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The impact of 3-D printers on the perfume industry

We look at the future of the perfume industry, the impact of 3-D printers, and how the perfume industry may fall to digital technologies.

The future of perfume manufacture

Currently, perfume manufacture has managed to remain outside the reach of self-creation and continues to be controlled by large, well-known fragrance, flavour and fashion companies.

However, the extensive timeline for perfume manufacture – from idea conception to the retail process – suggests that the perfume industry may yet fall to digital technologies, making it possible for individuals to create and use their own homemade fragrances.

3-D printers

3D printing involves using a digital file to make a 3D object. It is a technology that has already been put to use in the production of prescription drugs, and it has been trialled for the manufacture of 3D printed foods and prototyped as fragrance generators.

The idea of 3D printed fragrances involves a database containing thousands of odorous organic compounds, allowing users to pick and choose the aromas they would like to appear in their fragrance; following this, the computer analyses the selection and produces the most appealing olfactory combination.

Stripping back the lengthy perfume process

As well as the potential for home-making fragrances, 3D printing technology has the potential to strip back the lengthy process of perfume manufacture, speeding up scent creation and bottle design, as well as stripping away the costs of ingredients, packaging, distribution and retail.

Consumers could even be presented with the opportunity to download fragrance recipes to print for themselves.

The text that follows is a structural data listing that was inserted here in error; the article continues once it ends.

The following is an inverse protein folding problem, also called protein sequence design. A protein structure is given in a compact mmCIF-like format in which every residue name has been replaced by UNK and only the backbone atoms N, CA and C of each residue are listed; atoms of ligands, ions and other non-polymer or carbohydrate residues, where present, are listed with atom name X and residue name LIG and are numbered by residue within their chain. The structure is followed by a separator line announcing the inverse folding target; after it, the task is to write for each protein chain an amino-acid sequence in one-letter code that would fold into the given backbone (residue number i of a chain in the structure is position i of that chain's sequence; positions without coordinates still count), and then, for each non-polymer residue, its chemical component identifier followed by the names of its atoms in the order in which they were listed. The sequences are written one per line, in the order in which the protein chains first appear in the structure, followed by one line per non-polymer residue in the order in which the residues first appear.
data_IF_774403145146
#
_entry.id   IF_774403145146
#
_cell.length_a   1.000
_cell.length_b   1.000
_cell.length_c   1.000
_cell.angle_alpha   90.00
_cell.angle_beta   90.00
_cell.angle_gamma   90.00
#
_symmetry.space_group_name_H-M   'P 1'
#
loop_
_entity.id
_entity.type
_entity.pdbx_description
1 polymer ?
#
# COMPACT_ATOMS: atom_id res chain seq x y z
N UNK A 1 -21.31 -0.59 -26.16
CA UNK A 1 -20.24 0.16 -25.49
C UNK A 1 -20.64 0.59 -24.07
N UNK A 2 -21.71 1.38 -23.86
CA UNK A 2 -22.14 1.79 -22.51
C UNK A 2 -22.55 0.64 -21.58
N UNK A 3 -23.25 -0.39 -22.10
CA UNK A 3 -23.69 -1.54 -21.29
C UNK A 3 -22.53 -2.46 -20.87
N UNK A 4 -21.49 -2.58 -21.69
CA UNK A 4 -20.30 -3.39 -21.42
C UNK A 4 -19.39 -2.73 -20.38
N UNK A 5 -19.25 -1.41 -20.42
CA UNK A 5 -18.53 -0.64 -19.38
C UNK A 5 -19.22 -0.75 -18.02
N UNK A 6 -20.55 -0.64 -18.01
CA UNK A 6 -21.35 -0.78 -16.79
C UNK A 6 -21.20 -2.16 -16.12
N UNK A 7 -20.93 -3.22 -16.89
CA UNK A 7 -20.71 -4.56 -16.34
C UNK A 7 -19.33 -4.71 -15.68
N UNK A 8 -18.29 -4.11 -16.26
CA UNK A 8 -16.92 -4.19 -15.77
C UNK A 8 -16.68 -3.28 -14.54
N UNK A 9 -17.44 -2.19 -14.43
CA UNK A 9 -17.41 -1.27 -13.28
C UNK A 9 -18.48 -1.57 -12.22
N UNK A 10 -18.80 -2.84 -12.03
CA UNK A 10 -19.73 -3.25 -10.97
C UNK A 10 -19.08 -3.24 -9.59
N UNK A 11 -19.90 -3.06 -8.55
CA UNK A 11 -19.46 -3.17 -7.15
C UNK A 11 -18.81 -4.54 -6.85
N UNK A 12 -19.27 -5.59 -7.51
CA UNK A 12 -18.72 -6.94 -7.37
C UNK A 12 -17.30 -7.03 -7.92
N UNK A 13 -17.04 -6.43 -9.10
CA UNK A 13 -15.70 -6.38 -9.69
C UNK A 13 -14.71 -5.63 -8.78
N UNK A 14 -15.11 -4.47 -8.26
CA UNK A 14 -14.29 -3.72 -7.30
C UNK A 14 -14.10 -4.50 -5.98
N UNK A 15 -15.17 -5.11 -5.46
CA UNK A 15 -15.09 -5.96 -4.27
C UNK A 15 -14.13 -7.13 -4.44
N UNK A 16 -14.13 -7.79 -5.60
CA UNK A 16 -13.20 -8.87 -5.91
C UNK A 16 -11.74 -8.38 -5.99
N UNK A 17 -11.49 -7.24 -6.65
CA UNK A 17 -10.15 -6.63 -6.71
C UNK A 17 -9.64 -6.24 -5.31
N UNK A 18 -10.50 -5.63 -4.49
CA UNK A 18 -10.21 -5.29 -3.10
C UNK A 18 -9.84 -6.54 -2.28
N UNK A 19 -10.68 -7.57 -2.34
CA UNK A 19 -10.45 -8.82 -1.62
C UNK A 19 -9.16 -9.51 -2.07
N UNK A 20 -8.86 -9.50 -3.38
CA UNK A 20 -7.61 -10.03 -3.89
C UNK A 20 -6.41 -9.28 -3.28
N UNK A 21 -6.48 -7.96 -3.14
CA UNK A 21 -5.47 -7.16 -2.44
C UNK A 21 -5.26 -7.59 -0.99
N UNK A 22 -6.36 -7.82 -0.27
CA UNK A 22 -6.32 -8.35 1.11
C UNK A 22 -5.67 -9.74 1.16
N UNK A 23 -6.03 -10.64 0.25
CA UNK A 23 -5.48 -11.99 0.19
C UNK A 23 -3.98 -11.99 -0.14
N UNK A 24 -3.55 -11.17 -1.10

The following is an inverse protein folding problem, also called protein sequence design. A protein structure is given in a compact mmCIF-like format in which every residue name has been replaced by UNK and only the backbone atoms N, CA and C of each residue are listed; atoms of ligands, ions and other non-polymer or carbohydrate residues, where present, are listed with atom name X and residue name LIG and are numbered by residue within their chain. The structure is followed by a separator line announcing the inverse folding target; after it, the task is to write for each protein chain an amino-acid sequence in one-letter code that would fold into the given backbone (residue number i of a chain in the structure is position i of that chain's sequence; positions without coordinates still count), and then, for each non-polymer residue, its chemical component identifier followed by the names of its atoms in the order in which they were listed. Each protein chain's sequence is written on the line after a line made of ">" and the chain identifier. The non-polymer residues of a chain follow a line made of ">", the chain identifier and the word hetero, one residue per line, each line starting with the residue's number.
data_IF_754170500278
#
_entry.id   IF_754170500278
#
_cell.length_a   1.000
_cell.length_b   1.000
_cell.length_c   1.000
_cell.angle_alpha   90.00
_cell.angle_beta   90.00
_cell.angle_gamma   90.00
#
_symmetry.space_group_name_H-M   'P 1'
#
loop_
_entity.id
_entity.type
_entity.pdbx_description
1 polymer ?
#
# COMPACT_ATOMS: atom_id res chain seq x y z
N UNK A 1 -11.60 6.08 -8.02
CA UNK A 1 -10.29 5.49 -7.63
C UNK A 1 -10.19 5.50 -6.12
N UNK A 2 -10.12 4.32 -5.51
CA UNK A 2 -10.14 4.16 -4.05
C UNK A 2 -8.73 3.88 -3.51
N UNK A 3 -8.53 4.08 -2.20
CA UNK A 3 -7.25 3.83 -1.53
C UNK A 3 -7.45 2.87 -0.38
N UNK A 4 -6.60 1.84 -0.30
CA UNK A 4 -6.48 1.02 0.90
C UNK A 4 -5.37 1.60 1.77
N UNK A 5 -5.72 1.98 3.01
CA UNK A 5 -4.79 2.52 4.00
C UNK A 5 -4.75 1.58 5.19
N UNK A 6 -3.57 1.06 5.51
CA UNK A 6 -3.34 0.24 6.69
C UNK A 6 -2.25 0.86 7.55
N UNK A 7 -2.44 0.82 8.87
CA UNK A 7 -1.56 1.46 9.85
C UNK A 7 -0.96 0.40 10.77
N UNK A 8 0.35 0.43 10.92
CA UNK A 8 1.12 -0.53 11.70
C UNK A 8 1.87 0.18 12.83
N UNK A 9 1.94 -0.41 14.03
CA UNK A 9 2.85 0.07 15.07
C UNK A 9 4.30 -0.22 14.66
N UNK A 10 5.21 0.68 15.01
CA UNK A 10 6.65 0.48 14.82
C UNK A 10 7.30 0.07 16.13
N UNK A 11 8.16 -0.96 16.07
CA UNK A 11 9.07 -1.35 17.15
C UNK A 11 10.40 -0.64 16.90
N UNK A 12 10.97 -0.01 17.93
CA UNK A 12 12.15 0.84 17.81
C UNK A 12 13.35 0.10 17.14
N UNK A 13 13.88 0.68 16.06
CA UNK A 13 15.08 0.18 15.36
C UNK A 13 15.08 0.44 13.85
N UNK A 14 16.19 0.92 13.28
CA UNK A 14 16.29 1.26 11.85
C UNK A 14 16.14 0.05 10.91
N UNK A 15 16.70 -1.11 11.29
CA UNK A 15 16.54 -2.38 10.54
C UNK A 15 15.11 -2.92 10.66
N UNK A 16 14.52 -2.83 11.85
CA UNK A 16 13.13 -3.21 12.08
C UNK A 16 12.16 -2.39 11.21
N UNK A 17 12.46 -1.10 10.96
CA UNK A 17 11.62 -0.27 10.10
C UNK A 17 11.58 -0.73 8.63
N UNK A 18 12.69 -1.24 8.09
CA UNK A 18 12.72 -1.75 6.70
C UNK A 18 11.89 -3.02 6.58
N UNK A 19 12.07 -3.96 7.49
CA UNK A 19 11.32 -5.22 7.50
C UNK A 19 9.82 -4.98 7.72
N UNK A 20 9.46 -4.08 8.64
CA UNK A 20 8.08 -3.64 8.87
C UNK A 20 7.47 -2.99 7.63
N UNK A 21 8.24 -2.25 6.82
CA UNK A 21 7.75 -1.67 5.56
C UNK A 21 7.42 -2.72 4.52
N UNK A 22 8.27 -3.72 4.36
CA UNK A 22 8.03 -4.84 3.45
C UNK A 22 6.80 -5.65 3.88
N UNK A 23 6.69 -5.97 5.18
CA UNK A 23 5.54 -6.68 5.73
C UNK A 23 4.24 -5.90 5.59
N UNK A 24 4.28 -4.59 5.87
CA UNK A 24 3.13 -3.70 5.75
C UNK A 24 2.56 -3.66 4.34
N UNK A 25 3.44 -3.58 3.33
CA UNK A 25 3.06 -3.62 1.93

Increased experimentation

3D printing could provide the opportunity for increased experimentation, as the perfume timeline decreases, and the opportunity for quicker creator response time when feedback is given by consumers on social platforms.

While there is no doubt that luxury perfume will continue to remain a popular choice, given time, it is possible that 3D printing could revolutionise the fragrance market.

The name game: It makes scents

When naming a perfume you might consider how the consumer will feel about the name – will it invoke a positive feeling, be viewed as bland, or worse still, drive away consumers thereby discouraging sales?

With this in mind, it is interesting to reflect on the names of some famous best-selling perfumes. Take, for example, “Elysées 64-83”, which may suggest a Greek influence, but no, it was simply the Parisian phone number of the inventor, Pierre Balmain.

Gabrielle ‘Coco’ Chanel named her first perfume “No. 5” – it was launched on the 5th day of the 5th month and she believed the number 5 brought her luck. Then there is Lucien Lelong who named his first perfumes “A”, “B”, “C”, “J” and “N” – these names were intended to evoke a sense of mystery and romance.

So, perhaps names are not everything, but surely a good name can boost product sales?

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